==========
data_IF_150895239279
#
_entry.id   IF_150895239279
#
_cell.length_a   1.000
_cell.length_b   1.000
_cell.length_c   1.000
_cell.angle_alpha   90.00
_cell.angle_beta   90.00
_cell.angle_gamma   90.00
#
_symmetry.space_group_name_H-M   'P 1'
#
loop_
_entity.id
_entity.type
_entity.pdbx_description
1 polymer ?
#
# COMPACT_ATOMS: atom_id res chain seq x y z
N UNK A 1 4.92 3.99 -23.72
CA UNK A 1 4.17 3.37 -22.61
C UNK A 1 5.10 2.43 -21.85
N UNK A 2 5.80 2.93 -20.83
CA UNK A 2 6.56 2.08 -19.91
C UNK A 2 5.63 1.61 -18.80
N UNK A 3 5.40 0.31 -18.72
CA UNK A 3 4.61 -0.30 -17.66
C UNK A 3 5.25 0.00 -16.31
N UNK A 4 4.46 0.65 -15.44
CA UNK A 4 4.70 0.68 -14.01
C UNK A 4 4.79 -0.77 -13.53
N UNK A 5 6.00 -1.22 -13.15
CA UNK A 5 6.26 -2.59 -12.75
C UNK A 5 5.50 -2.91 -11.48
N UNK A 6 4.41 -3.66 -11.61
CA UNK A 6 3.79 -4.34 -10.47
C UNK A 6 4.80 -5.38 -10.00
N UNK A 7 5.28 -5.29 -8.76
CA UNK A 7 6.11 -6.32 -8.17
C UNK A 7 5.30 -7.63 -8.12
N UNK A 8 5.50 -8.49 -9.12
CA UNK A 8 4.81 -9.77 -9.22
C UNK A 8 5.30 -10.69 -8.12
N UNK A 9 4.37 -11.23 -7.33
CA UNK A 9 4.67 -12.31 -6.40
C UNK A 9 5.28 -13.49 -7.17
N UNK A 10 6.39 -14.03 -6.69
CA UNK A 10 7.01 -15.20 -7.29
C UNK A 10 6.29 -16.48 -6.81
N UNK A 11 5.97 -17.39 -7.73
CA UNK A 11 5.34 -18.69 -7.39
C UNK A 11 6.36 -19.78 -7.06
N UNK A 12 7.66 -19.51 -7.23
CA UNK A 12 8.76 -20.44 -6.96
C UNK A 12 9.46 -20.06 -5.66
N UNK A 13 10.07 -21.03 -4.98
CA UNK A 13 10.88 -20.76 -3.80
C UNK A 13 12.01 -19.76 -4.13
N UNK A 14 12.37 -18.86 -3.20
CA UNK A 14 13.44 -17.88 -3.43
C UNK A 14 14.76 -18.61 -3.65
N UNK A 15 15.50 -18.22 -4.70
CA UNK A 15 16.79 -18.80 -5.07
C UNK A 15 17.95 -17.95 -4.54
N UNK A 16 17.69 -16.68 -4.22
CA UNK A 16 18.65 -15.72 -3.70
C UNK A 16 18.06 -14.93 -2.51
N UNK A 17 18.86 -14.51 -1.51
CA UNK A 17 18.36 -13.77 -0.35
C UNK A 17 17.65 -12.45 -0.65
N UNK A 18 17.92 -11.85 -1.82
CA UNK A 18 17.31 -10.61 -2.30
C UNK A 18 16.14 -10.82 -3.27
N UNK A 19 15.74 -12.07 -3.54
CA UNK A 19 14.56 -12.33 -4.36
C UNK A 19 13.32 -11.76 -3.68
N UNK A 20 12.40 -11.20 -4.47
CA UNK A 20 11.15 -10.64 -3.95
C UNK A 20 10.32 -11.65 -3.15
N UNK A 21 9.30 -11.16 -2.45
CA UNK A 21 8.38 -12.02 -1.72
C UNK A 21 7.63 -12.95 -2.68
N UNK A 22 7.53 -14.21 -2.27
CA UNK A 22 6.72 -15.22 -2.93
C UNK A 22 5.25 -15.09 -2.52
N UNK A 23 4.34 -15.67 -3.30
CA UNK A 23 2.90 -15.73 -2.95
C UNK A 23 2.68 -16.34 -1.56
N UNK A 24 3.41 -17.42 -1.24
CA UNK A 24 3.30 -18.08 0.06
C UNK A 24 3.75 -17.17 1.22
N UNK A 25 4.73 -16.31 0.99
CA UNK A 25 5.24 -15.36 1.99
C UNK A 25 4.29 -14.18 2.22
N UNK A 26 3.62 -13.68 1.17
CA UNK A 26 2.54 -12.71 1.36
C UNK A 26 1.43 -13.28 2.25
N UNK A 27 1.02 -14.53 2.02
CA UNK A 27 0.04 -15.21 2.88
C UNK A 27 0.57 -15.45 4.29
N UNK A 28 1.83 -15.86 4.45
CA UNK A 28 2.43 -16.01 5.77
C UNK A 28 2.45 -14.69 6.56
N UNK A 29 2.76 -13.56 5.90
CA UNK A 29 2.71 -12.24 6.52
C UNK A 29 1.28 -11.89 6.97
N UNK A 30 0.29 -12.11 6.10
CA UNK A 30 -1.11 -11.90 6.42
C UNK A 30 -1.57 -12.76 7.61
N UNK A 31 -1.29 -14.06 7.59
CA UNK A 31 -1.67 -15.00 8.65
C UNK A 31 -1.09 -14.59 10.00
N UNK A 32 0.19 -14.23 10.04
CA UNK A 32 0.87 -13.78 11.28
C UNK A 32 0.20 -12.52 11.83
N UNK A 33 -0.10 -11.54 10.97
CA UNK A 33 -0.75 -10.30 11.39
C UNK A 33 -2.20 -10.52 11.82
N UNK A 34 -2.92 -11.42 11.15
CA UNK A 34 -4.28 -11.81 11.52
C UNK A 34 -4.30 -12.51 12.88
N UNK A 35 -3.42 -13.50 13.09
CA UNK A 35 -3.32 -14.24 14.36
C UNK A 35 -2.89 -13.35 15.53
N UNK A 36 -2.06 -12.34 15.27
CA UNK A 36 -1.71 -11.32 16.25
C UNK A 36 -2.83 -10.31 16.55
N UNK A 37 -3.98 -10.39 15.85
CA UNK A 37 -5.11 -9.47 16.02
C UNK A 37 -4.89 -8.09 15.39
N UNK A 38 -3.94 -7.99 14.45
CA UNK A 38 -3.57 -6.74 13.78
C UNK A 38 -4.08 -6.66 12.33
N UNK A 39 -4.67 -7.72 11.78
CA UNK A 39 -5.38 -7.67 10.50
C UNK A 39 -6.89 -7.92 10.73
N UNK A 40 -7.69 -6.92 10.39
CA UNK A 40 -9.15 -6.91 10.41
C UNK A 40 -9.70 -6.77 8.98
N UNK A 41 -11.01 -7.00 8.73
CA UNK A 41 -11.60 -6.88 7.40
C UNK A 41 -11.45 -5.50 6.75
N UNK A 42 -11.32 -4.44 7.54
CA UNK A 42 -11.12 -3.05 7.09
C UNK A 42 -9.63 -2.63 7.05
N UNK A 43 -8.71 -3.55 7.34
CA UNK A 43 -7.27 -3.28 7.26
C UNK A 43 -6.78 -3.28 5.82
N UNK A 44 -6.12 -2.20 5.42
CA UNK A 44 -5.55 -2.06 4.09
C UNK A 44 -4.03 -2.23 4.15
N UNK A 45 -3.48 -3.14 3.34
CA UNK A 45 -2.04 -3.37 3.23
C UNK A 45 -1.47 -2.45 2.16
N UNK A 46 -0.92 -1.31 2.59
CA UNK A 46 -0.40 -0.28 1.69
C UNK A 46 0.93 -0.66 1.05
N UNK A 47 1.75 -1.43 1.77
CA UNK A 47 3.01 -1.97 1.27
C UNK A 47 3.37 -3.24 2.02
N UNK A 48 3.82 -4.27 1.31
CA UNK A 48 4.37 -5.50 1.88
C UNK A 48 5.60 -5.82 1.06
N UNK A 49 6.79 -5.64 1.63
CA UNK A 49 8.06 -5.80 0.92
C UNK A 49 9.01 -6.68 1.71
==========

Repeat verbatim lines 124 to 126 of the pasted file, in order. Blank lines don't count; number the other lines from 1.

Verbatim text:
CA UNK A 35 -3.32 -14.24 14.36
C UNK A 35 -2.89 -13.35 15.53
N UNK A 36 -2.06 -12.34 15.27